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Home » CPU
Everything You Need to Know About the CPU C-States Power Saving Modes
Author: Gabriel Torres 428,766 views
Type: Tutorials Last Updated: September 4, 2008
Page: 2 of 6
C1 State

All x86 CPUs have an instruction called “HLT” (“Halt”), where the CPU remains “stopped,” idle, doing nothing when it is ran. The CPU is put back to life after it receives an interruption, which is a hardware signal that tells the CPU to stop what it is doing at the moment and take care of the hardware device that sent that signal.

Since in halt mode the CPU is completely idle, Intel decided that this would be the perfect place to reduce the CPU power consumption, so they added the “Halt” or “Auto Halt” mode – now known as the C1 state – starting on the 486DX4 processor. All CPUs after 486DX4 from both Intel and AMD implement this mode, and also the “SL Enhanced” version of 486DX2.

So after the program runs an HLT instruction, the CPU enters its traditional halt mode but now the internal CPU clock signal is stopped (only two units inside the CPU continue to be fed with the CPU internal clock, the bus interface unit and the Advanced Programmable Interrupt Controller, APIC; this is done to allow the CPU to temporarily exit the Halt state if an important request comes through the CPU external bus). As soon as the CPU receives an interruption signal it goes back to its normal operating state, with the clock signal being restored.

Since the clock signal is stopped for almost all CPU internal units, they stop running, making them to consume less power.

Interesting enough no special programming is required for the CPU to enter the C1 state, as HLT instruction is present since the first 8086 CPU. Before the 486DX4 the HLT instruction was used basically to stop the CPU and make it wait for an interruption. After this CPU, programmers could use this mode to put the CPU into a lower power consumption state.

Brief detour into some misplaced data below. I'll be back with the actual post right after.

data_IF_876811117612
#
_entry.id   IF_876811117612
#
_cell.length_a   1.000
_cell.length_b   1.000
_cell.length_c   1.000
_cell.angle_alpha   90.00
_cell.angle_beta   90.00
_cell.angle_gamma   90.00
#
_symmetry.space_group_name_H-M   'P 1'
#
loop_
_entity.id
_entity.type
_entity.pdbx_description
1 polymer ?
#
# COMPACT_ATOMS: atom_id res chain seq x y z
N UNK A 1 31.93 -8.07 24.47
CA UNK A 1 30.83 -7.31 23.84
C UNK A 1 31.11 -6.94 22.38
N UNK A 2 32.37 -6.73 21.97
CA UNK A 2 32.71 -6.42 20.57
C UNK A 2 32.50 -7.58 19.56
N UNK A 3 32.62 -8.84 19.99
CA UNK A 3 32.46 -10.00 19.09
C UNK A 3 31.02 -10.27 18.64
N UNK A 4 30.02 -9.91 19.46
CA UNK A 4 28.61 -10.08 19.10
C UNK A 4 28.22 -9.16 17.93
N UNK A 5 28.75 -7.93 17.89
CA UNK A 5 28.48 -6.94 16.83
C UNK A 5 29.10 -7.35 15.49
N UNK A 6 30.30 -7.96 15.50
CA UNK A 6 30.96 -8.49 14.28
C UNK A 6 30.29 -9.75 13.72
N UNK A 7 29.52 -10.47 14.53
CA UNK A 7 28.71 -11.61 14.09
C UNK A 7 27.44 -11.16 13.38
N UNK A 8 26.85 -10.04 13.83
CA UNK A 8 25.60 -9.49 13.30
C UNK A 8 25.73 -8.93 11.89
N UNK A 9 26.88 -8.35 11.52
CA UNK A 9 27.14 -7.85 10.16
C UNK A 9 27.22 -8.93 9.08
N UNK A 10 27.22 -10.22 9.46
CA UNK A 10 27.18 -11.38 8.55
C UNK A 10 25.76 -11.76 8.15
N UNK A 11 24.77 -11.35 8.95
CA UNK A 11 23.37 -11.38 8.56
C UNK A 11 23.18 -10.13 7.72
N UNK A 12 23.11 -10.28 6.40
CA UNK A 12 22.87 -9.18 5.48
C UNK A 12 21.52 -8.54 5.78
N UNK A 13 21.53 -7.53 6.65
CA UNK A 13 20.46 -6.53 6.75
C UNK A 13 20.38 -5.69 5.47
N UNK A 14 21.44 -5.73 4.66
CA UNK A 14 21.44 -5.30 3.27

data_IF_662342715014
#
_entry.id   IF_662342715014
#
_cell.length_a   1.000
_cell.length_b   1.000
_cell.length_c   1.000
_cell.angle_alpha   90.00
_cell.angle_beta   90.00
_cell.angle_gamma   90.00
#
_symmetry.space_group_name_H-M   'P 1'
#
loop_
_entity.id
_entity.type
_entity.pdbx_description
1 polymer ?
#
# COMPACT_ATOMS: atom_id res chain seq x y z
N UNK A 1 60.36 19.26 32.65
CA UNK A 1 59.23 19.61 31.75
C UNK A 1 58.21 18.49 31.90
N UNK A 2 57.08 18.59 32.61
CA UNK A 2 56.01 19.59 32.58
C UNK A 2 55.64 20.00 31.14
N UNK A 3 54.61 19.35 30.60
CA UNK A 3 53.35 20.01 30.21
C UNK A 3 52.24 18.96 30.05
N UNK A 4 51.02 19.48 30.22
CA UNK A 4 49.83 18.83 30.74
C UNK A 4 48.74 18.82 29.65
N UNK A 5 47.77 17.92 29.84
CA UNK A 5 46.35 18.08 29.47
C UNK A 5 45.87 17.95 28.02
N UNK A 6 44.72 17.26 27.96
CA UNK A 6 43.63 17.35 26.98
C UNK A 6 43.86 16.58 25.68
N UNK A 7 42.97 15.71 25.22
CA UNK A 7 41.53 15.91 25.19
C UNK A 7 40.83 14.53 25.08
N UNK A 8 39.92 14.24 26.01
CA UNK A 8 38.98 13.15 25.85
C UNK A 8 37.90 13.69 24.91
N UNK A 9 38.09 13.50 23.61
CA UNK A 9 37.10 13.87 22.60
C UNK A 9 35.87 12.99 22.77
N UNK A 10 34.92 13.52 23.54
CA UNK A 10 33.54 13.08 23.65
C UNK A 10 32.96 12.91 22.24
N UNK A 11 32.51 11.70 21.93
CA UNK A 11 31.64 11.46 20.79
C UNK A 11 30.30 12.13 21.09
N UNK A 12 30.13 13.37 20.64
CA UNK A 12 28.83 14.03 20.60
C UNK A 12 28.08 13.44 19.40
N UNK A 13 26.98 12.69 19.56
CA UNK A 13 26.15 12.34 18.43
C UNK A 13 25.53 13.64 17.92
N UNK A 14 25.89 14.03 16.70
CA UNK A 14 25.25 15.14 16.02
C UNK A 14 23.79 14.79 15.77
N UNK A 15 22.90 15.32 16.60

As mentioned, the CPU can temporarily leave the Halt (C1) state to deal with an important request coming from through the CPU external bus. This temporary leave is called Stop Clock Snoop State, HALT/Grant Snoop State or simply Snoop State and during its duration the CPU clock is restored. After the CPU has handled the request, it goes automatically back to the Halt (C1) state.

All Intel CPUs based on socket LGA775 (e.g., Pentium 4, Core 2 Duo) have an advanced Halt state called Enhanced Halt (naming used with Pentium 4 CPUs), Extended Halt (naming used with Core 2 Duo CPUs) or simply C1E, which also reduces the CPU voltage besides stopping the CPU internal clock. If this mode is enabled on the motherboard BIOS, the CPU will enter this mode instead of the traditional Halt (C1) mode when a HLT instruction is issue. Otherwise the CPU will continue to use the standard Halt mode.

Core 2 Duo also introduced the Extended Halt/Stop Grant Snoop state, which allows the CPU to temporarily exit C1E or C2E modes to respond to an important request coming from the CPU external bus, but keeping the CPU lower voltage instead of restoring the CPU full voltage.

Pay attention because AMD also uses the name C1E for a completely different thing. On their 65-nm Athlon X2 and Phenom CPUs C1E state works just like the C3 state, shutting down all CPU clocks. The CPU enters C1E state when this option is enabled on BIOS and all CPU cores enter the regular C1 (Halt) state. When this happens, the automatically CPU switches to this C1E state in order to save energy. The difference between AMD’s C1E and C3 states is basically how the CPU enters the Sleep state: while on the traditional C3 state the CPU must be put in that state usually by a command from the operating system, on C1E the CPU enters the Sleep state automatically when all cores are at Halt (C1) state.

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